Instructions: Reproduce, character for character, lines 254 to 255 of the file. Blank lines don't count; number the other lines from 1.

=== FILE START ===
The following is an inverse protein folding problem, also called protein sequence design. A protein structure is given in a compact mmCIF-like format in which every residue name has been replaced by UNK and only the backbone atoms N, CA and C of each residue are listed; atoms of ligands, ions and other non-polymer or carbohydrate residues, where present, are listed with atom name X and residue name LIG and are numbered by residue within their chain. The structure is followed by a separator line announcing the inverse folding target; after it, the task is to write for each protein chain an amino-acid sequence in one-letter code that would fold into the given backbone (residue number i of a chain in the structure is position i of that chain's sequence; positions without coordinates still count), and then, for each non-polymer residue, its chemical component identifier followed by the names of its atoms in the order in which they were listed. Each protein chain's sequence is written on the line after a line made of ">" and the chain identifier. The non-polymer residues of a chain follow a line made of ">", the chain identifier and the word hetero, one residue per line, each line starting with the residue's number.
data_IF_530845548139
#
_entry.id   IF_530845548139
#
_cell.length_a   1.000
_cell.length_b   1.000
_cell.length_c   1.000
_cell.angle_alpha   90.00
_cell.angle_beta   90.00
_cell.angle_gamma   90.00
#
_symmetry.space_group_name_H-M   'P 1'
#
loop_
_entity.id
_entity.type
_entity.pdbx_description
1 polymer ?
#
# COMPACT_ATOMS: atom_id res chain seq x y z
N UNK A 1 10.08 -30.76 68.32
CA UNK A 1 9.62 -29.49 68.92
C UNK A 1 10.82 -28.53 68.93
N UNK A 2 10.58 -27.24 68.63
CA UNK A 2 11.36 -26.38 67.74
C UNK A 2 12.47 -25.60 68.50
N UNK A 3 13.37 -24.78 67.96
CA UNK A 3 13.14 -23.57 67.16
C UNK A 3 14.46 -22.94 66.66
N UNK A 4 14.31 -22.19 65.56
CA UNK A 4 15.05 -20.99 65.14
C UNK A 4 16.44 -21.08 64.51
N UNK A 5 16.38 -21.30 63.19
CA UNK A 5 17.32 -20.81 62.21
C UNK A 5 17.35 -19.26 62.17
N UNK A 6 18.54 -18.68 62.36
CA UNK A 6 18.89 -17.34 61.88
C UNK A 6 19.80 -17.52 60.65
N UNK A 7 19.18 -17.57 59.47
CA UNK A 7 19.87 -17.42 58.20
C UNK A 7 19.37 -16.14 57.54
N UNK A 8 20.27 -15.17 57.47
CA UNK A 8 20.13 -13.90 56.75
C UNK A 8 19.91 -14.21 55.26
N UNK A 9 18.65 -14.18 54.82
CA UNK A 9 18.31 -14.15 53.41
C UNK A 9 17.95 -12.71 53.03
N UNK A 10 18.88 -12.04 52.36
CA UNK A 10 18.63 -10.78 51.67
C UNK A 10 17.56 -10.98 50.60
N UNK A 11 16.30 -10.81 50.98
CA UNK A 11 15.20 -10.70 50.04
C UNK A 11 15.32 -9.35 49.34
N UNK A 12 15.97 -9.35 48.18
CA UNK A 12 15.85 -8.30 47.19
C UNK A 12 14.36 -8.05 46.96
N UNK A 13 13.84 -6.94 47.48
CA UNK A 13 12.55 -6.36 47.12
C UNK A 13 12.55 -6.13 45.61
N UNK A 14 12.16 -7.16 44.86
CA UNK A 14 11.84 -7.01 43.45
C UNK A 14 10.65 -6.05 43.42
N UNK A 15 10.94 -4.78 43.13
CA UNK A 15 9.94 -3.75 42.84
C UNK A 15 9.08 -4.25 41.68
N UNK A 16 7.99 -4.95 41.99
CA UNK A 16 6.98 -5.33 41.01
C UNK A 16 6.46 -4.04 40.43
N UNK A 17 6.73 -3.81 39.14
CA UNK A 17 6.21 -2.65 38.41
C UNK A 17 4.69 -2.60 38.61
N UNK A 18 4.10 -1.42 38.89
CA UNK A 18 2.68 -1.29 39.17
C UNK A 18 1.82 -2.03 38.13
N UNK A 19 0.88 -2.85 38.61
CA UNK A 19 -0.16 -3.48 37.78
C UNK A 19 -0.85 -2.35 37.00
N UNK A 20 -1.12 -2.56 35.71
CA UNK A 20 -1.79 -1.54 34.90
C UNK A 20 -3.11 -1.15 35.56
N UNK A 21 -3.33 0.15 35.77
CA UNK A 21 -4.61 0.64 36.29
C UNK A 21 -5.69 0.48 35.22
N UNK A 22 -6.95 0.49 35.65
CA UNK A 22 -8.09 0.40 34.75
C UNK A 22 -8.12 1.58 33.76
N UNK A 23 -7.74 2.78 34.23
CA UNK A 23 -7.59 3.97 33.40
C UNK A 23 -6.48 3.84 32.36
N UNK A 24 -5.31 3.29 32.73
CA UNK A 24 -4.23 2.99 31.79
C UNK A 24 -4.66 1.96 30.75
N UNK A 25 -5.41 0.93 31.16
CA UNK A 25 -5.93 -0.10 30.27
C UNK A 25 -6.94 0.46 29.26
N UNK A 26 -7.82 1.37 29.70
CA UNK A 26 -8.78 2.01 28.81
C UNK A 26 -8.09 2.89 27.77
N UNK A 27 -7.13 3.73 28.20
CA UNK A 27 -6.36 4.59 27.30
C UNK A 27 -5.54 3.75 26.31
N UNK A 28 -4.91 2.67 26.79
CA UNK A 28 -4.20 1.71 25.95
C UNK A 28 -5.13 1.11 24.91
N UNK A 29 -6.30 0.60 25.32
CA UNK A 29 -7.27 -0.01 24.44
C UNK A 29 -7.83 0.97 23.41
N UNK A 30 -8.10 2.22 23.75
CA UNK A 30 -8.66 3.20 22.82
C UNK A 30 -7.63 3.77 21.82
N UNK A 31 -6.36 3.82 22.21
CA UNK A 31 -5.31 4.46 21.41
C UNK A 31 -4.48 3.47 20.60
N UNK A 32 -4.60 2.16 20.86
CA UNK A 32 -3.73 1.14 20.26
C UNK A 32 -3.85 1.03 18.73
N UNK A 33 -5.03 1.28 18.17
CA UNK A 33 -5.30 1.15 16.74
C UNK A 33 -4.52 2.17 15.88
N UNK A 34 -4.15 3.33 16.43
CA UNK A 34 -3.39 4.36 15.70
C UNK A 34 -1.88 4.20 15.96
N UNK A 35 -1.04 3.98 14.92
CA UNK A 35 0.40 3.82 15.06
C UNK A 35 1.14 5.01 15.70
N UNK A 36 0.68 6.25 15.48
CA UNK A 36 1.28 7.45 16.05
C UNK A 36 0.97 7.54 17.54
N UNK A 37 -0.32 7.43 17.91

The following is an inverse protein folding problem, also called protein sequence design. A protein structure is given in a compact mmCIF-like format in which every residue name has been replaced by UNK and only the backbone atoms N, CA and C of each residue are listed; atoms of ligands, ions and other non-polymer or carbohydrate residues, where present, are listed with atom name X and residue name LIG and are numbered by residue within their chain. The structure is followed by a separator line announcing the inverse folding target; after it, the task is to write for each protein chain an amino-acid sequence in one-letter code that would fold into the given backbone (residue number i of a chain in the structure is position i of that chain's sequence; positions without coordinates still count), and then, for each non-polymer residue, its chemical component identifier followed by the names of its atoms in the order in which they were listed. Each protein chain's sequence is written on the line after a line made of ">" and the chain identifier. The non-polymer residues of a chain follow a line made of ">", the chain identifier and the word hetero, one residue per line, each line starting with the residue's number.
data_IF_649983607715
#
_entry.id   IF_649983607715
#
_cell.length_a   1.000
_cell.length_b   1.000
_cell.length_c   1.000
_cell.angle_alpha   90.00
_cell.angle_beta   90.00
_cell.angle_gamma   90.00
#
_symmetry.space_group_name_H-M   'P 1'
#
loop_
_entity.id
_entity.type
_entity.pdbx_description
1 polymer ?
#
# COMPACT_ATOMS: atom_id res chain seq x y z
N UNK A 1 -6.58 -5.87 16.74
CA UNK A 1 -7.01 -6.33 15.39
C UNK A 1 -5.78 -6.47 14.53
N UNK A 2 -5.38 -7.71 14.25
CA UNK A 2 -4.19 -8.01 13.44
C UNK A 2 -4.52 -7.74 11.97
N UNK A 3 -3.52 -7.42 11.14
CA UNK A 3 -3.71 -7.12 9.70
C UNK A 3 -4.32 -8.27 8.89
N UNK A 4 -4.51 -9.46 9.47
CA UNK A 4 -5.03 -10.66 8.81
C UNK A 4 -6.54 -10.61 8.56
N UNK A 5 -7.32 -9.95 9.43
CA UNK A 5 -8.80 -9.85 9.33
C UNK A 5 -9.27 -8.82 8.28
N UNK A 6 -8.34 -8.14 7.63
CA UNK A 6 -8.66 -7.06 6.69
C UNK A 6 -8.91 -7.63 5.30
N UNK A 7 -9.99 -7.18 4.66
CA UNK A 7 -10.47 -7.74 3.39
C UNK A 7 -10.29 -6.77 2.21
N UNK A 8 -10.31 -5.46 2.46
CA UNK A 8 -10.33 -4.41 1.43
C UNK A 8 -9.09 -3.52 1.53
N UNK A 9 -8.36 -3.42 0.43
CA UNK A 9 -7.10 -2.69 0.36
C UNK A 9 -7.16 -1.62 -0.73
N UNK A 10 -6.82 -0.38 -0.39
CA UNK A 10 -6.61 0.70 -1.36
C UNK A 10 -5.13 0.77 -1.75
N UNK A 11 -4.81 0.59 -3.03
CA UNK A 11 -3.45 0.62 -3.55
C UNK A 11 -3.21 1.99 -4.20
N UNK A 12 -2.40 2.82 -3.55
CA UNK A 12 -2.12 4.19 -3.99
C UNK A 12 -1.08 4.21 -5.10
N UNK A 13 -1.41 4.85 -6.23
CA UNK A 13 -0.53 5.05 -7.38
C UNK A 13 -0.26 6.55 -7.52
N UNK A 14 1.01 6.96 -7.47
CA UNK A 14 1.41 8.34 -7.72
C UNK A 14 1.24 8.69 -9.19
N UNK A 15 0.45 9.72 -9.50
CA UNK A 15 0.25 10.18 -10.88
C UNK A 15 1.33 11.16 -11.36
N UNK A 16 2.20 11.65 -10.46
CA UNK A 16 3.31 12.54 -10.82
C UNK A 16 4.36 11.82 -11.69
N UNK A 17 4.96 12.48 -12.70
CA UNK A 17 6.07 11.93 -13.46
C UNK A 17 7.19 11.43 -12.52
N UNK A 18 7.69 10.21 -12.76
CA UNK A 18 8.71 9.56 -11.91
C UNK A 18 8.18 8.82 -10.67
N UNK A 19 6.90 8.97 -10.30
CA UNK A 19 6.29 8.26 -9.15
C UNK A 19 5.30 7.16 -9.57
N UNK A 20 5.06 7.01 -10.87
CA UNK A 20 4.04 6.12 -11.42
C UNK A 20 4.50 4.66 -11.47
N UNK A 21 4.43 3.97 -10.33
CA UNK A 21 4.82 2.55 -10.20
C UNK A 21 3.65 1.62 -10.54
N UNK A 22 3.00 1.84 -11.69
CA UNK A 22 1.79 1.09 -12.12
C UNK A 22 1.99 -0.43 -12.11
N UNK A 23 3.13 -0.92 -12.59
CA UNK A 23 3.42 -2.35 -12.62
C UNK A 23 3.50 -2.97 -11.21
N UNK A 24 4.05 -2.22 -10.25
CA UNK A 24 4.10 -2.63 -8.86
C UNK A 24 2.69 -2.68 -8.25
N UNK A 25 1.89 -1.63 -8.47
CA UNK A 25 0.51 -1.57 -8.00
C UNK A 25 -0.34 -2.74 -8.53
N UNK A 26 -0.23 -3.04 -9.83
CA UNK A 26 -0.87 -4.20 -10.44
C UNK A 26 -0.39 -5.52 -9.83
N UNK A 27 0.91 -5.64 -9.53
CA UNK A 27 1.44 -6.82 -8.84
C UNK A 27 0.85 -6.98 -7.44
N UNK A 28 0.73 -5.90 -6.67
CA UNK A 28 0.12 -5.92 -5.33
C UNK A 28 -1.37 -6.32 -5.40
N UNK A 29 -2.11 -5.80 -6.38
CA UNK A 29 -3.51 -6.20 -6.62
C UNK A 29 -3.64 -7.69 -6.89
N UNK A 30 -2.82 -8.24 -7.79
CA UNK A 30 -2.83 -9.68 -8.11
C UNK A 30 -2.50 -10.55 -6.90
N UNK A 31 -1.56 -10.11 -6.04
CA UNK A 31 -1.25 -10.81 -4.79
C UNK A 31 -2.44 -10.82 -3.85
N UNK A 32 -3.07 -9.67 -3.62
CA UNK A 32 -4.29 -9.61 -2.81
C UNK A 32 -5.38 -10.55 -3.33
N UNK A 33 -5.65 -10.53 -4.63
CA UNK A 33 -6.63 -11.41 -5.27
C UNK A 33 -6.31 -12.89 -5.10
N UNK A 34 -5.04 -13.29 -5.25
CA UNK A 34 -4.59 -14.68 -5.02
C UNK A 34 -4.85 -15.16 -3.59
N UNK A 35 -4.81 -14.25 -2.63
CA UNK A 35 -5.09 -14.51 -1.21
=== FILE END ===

N UNK A 35 -4.81 -14.25 -2.63
CA UNK A 35 -5.09 -14.51 -1.21